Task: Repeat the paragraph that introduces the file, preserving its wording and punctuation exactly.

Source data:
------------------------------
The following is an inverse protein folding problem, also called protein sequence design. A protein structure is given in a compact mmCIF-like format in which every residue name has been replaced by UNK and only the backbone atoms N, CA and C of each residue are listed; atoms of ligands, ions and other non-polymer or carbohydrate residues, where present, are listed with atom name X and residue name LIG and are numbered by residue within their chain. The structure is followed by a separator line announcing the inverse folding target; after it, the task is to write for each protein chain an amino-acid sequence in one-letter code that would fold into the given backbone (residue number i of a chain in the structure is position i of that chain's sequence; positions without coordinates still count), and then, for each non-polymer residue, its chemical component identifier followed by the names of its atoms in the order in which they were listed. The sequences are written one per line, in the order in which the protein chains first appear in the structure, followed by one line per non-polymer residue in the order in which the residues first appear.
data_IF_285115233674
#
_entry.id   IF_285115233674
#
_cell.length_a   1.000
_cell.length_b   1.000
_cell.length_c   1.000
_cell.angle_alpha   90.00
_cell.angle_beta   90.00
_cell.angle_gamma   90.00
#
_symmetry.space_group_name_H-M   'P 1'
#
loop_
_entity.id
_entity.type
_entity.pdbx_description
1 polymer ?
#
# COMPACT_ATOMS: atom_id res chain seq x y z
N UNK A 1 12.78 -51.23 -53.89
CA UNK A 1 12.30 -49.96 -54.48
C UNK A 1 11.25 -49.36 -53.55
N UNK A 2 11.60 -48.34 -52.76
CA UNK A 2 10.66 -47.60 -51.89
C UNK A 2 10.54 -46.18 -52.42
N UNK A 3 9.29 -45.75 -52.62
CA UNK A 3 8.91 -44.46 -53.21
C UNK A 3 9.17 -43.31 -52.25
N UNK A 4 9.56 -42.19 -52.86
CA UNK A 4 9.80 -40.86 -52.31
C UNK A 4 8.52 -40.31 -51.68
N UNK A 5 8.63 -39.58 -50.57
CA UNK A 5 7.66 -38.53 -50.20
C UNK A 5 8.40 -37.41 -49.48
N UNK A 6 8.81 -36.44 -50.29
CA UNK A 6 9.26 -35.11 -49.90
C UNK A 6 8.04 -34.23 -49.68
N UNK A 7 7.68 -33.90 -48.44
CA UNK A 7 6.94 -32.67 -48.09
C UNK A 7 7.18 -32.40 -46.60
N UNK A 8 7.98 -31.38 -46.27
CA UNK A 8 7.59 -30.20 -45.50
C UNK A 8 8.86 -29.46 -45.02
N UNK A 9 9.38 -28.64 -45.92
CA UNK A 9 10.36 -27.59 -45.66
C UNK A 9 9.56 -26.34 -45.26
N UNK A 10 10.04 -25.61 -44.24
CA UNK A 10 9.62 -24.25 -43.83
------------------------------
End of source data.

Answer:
The following is an inverse protein folding problem, also called protein sequence design. A protein structure is given in a compact mmCIF-like format in which every residue name has been replaced by UNK and only the backbone atoms N, CA and C of each residue are listed; atoms of ligands, ions and other non-polymer or carbohydrate residues, where present, are listed with atom name X and residue name LIG and are numbered by residue within their chain. The structure is followed by a separator line announcing the inverse folding target; after it, the task is to write for each protein chain an amino-acid sequence in one-letter code that would fold into the given backbone (residue number i of a chain in the structure is position i of that chain's sequence; positions without coordinates still count), and then, for each non-polymer residue, its chemical component identifier followed by the names of its atoms in the order in which they were listed. The sequences are written one per line, in the order in which the protein chains first appear in the structure, followed by one line per non-polymer residue in the order in which the residues first appear.